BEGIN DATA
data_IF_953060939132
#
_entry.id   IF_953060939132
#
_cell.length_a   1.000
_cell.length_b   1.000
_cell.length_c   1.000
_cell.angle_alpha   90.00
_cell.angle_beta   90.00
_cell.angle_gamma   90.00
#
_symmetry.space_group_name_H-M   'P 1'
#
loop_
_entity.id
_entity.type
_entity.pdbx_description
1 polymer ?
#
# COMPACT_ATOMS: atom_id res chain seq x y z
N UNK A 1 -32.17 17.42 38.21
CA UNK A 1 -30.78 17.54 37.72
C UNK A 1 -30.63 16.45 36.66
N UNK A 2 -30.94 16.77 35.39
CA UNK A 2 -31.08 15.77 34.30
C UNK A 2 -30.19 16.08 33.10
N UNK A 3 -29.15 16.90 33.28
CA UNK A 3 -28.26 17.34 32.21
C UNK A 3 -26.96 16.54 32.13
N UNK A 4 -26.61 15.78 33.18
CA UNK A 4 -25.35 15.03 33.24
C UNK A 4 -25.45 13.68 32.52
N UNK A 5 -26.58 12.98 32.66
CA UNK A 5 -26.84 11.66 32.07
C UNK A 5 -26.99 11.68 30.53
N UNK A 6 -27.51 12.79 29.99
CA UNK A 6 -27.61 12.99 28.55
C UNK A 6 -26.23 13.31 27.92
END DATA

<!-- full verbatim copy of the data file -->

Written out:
data_IF_953060939132
#
_entry.id   IF_953060939132
#
_cell.length_a   1.000
_cell.length_b   1.000
_cell.length_c   1.000
_cell.angle_alpha   90.00
_cell.angle_beta   90.00
_cell.angle_gamma   90.00
#
_symmetry.space_group_name_H-M   'P 1'
#
loop_
_entity.id
_entity.type
_entity.pdbx_description
1 polymer ?
#
# COMPACT_ATOMS: atom_id res chain seq x y z
N UNK A 1 -32.17 17.42 38.21
CA UNK A 1 -30.78 17.54 37.72
C UNK A 1 -30.63 16.45 36.66
N UNK A 2 -30.94 16.77 35.39
CA UNK A 2 -31.08 15.77 34.30
C UNK A 2 -30.19 16.08 33.10
N UNK A 3 -29.15 16.90 33.28
CA UNK A 3 -28.26 17.34 32.21
C UNK A 3 -26.96 16.54 32.13
N UNK A 4 -26.61 15.78 33.18
CA UNK A 4 -25.35 15.03 33.24
C UNK A 4 -25.45 13.68 32.52
N UNK A 5 -26.58 12.98 32.66
CA UNK A 5 -26.84 11.66 32.07
C UNK A 5 -26.99 11.68 30.53
N UNK A 6 -27.51 12.79 29.99
CA UNK A 6 -27.61 12.99 28.55
C UNK A 6 -26.23 13.31 27.92